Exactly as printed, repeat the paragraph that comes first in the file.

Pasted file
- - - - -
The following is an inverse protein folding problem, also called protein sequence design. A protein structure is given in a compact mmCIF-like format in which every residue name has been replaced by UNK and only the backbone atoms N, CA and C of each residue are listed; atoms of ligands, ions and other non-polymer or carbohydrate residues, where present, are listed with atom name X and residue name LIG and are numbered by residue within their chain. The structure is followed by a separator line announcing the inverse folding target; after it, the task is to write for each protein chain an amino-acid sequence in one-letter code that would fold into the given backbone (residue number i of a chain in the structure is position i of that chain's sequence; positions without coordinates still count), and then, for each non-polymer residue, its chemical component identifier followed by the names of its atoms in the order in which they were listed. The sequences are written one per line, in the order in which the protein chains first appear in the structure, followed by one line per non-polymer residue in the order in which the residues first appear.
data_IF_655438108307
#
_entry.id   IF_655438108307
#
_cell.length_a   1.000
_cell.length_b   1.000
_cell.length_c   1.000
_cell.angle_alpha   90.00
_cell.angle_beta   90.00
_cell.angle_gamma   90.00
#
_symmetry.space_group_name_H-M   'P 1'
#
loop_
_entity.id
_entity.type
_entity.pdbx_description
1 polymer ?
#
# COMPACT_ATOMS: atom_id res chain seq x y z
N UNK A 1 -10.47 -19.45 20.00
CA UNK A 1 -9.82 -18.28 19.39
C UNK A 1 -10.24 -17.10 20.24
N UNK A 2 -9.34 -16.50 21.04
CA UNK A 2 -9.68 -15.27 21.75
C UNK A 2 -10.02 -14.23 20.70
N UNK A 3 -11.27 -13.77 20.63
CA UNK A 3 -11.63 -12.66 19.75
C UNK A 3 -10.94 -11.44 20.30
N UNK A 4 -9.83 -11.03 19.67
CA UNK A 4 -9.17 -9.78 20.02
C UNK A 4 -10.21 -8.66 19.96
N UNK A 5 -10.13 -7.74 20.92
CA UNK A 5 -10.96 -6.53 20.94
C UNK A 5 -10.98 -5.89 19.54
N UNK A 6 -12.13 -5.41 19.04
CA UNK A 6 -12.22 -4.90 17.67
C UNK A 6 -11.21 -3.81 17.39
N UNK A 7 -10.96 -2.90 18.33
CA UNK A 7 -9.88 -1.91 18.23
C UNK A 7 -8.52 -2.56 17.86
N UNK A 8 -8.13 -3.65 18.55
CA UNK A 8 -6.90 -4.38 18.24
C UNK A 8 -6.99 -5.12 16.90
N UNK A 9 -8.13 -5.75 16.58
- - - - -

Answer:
The following is an inverse protein folding problem, also called protein sequence design. A protein structure is given in a compact mmCIF-like format in which every residue name has been replaced by UNK and only the backbone atoms N, CA and C of each residue are listed; atoms of ligands, ions and other non-polymer or carbohydrate residues, where present, are listed with atom name X and residue name LIG and are numbered by residue within their chain. The structure is followed by a separator line announcing the inverse folding target; after it, the task is to write for each protein chain an amino-acid sequence in one-letter code that would fold into the given backbone (residue number i of a chain in the structure is position i of that chain's sequence; positions without coordinates still count), and then, for each non-polymer residue, its chemical component identifier followed by the names of its atoms in the order in which they were listed. The sequences are written one per line, in the order in which the protein chains first appear in the structure, followed by one line per non-polymer residue in the order in which the residues first appear.